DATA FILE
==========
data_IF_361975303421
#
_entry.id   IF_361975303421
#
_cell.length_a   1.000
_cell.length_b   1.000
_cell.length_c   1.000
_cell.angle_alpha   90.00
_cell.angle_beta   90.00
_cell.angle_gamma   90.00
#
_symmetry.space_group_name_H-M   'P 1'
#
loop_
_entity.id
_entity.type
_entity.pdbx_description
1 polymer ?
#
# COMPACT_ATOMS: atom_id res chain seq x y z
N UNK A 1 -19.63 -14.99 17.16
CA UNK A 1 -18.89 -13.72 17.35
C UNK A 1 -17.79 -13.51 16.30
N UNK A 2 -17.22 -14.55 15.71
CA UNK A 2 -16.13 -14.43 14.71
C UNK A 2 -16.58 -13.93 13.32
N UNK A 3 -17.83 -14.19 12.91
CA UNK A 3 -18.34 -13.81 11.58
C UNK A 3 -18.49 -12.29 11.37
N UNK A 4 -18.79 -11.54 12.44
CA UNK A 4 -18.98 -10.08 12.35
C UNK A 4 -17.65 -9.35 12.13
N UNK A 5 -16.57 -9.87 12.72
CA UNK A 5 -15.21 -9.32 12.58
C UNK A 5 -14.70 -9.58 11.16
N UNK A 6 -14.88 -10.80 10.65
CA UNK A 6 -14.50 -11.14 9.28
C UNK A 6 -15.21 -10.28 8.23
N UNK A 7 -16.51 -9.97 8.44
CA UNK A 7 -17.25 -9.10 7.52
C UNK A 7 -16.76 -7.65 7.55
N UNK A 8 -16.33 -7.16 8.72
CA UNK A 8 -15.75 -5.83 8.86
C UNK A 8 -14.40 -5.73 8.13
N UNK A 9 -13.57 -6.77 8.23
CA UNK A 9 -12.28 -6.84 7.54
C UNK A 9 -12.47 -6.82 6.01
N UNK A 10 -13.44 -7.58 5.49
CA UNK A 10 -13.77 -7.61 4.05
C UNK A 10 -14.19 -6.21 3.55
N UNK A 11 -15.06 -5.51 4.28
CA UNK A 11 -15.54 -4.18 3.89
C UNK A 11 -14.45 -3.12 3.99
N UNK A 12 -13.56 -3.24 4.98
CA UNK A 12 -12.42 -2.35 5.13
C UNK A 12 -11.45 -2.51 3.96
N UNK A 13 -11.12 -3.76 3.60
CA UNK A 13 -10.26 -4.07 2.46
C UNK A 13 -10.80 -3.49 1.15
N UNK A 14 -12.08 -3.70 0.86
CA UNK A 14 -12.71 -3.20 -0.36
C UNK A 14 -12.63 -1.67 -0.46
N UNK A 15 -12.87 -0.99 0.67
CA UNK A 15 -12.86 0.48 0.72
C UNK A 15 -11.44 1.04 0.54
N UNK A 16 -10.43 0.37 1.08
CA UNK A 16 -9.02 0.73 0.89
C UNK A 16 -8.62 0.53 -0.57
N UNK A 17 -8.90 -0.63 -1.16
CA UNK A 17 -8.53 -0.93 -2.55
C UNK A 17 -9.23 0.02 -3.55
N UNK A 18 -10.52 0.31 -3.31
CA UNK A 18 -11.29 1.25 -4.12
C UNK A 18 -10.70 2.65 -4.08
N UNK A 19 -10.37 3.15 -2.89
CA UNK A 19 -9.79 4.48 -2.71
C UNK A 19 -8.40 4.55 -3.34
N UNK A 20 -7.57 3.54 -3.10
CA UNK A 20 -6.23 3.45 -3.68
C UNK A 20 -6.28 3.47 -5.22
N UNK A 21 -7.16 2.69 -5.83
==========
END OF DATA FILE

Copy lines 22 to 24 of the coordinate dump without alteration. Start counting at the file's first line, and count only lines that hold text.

CA UNK A 1 -18.89 -13.72 17.35
C UNK A 1 -17.79 -13.51 16.30
N UNK A 2 -17.22 -14.55 15.71